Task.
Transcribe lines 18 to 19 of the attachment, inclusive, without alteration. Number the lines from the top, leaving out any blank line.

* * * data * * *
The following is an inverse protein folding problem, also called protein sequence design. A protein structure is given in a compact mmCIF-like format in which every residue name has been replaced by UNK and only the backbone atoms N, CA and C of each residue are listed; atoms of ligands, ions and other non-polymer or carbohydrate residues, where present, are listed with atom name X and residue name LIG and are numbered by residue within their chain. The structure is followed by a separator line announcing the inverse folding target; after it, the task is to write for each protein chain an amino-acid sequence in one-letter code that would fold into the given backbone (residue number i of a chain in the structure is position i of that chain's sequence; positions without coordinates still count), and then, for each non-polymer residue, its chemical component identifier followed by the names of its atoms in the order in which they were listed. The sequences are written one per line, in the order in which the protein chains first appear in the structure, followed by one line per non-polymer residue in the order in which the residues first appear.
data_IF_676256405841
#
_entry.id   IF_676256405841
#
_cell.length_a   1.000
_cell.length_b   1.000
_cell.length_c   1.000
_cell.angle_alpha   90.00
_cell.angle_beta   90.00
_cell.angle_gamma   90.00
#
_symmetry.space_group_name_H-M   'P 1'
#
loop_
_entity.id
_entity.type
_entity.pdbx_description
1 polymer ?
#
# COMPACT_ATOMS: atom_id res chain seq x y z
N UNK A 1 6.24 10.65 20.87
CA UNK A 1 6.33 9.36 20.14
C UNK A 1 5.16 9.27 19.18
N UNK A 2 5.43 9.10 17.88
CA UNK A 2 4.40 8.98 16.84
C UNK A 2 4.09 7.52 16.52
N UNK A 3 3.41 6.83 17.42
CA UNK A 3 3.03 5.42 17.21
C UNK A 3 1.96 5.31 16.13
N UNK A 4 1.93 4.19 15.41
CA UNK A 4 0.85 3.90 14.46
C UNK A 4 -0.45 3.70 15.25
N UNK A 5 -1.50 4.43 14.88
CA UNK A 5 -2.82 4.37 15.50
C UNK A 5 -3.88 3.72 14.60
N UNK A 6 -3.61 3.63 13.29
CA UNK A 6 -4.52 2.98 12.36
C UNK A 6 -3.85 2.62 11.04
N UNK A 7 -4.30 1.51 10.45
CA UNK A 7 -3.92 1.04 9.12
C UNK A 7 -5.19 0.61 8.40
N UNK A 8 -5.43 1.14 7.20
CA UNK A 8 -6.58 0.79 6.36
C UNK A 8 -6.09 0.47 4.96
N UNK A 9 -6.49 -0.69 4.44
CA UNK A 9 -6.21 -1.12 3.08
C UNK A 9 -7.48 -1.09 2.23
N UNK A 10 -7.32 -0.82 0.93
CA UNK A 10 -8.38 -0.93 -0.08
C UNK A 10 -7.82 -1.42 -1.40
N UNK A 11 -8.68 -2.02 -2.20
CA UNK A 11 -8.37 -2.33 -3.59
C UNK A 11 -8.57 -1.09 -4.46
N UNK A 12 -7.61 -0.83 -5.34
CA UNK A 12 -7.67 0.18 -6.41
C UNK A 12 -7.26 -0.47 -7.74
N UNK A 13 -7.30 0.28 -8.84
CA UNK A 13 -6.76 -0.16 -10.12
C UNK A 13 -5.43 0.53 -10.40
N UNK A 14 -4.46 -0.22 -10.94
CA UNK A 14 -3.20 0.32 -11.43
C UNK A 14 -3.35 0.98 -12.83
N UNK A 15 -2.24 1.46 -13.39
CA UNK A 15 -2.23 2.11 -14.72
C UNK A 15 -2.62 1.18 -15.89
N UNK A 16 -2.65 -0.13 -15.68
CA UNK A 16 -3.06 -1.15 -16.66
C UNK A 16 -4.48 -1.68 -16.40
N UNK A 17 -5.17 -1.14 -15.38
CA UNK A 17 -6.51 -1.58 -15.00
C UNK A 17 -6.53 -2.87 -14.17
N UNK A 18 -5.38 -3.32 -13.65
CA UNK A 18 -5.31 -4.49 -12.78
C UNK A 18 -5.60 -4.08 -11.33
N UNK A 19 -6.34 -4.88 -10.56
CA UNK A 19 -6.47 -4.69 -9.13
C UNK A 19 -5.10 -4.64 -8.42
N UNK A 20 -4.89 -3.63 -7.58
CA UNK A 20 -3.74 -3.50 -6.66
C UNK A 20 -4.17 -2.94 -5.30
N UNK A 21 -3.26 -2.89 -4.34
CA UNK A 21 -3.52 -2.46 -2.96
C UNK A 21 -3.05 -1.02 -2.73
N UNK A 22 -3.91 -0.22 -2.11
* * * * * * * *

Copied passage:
_entity.pdbx_description
1 polymer ?